Ruinen eines Aquädukt in der Campagna Romana, Carl Theodor Reiffenstein
Carl Theodor Reiffenstein
Ruinen eines Aquädukt in der Campagna Romana
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Carl Theodor Reiffenstein

Ruinen eines Aquädukt in der Campagna Romana, 1852

86 x 138 mm
Inventory Number
Object Number
9161 Z
Can be presented in the study room of the Graphische Sammlung (special opening hours)

Work Data

Basic Information

Ruinen eines Aquädukt in der Campagna Romana
Klebebände, Band 12, Seite 43
Part Number / Total
1 / 3
Period Produced
Object Type
Geographic Reference
Production Reason
Label at the Time of Manufacture
Bezeichnet unten links (mit Bleistift): Campagna di Romá.
Nummeriert auf der Seite unterhalb der Zeichnung (mit Feder in Schwarz): 1
  • Nicht feststellbar

Property and Acquisition

Städel Museum, Frankfurt am Main
Picture Copyright
Public Domain

Work Content

Motifs and References


  • 25I6 landscape with bridge, viaduct or aqueduct
  • 25I9 landscape with ruins
  • 44E13 aqueduct (~ water supply)
  • 25H16 plain
  • 61D(CAMPAGNA ROMANA) geographical names of countries, regions, mountains, rivers, etc. (CAMPAGNA ROMANA) (CAMPAGNA ROMANA)
  • 61D(ITALIA) geographical names of countries, regions, mountains, rivers, etc. (ITALIA) (ITALIA)

Research and Discussion


Object History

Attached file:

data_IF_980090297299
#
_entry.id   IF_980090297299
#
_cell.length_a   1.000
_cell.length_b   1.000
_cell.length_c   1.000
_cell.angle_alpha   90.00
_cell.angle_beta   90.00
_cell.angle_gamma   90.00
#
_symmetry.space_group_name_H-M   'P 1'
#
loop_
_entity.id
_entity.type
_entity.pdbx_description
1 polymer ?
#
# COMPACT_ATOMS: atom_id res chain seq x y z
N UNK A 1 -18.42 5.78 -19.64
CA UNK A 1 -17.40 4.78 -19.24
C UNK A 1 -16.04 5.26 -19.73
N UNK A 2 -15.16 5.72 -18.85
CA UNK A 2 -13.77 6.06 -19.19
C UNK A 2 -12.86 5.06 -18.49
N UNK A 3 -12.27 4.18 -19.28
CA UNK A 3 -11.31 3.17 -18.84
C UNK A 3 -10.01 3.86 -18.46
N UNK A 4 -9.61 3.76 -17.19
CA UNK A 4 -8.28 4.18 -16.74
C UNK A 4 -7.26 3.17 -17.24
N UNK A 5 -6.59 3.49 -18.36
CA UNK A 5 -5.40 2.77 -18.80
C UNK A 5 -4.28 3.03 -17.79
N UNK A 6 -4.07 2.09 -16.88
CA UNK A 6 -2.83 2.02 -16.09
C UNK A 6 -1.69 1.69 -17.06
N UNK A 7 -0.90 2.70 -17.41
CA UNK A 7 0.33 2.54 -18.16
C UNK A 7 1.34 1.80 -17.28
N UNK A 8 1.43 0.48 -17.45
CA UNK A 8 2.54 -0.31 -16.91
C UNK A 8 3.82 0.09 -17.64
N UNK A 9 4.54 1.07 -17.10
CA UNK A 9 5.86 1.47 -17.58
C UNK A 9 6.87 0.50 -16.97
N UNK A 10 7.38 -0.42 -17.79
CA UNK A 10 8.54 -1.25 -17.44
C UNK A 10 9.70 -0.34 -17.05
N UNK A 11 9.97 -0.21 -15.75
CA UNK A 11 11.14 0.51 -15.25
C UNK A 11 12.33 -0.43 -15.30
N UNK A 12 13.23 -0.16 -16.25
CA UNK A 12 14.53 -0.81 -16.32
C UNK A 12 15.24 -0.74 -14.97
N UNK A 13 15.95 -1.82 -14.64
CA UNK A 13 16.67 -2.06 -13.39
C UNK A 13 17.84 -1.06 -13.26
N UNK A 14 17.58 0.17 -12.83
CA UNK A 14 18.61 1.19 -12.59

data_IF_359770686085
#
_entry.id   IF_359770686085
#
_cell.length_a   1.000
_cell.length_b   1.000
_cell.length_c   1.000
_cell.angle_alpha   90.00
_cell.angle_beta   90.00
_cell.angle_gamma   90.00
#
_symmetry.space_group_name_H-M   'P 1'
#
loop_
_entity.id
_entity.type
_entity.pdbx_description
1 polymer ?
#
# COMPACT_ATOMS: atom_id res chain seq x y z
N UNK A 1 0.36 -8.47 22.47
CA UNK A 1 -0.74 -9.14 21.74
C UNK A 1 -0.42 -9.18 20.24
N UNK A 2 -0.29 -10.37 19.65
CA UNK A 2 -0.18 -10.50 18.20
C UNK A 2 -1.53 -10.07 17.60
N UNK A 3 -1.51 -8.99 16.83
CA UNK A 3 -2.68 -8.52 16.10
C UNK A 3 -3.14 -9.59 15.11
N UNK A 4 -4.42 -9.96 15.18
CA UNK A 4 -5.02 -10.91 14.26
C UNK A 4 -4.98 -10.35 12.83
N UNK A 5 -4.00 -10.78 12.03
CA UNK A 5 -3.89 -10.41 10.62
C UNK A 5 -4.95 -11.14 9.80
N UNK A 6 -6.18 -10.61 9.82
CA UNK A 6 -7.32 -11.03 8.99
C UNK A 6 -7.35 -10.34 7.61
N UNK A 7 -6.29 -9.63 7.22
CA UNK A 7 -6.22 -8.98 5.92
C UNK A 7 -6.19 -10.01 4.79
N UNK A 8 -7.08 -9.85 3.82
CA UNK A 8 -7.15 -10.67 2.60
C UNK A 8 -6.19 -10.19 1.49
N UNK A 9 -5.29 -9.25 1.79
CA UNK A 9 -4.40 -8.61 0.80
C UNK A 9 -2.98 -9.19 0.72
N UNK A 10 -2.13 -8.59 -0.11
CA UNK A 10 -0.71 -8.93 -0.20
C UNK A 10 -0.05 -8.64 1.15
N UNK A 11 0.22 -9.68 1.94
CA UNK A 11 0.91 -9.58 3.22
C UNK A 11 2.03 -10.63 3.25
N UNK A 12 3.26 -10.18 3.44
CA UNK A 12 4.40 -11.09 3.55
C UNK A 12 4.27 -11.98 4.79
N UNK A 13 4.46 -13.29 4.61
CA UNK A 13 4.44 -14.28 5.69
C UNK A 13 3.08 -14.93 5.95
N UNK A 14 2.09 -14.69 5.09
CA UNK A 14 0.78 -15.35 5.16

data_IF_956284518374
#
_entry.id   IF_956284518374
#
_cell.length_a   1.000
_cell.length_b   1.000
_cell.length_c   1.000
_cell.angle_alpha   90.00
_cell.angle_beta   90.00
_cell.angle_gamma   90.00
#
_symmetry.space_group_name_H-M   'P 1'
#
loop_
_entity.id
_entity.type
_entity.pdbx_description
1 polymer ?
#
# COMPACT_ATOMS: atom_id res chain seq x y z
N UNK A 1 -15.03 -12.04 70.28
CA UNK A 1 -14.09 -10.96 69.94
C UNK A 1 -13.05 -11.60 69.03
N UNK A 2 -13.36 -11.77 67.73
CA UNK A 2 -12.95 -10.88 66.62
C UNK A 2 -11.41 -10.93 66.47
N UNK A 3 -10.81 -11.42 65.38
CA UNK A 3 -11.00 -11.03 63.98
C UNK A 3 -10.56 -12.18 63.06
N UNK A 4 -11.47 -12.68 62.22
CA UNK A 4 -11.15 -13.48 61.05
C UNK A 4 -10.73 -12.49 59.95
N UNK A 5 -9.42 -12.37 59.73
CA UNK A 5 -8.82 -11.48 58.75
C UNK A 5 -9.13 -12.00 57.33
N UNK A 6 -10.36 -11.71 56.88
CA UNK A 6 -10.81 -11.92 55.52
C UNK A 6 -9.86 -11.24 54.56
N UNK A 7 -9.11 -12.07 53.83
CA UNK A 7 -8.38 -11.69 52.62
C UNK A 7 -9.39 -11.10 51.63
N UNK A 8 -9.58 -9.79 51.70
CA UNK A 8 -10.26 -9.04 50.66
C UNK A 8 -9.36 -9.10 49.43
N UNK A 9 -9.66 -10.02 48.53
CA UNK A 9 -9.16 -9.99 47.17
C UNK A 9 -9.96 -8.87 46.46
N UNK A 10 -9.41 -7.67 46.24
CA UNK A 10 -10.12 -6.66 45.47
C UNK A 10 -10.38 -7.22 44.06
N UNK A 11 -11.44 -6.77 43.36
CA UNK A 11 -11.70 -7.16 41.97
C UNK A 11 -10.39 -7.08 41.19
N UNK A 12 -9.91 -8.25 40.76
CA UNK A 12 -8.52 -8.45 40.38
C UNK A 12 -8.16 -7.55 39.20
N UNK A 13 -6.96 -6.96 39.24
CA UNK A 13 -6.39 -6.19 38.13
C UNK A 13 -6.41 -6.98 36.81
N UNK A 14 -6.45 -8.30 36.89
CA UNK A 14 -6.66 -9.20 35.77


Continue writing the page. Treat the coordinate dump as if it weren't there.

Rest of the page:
Carl Theodor Reiffenstein (1820-1893)
vermacht an das Städelsche Kunstinstitut, Frankfurt am Main, 1893


Since 2001, the Städel Museum has systematically been researching the provenance of all objects that were acquired during the National Socialist period, or that changed owners or could have changed owners during those years. The basis for this research is the “Washington Declaration”, also known as the “Washington Conference Principles”, formulated at the 1998 “Conference on Holocaust-Era Assets” and the subsequent “Joint Declaration”.

The provenance information is based on the sources researched at the time they were published digitally. However, this information can change at any time when new sources are discovered. Provenance research is therefore a continuous process and one that is updated at regular intervals.

Ideally, the provenance information documents an object’s origins from the time it was created until the date when it found its way into the collection. It contains the following details, provided they are known:

  • the type of acquisition and/or the way the object changed hands
  • the owner's name and place of residence
  • the date on which it changed hands

The successive ownership records are separated from each other by a semicolon.

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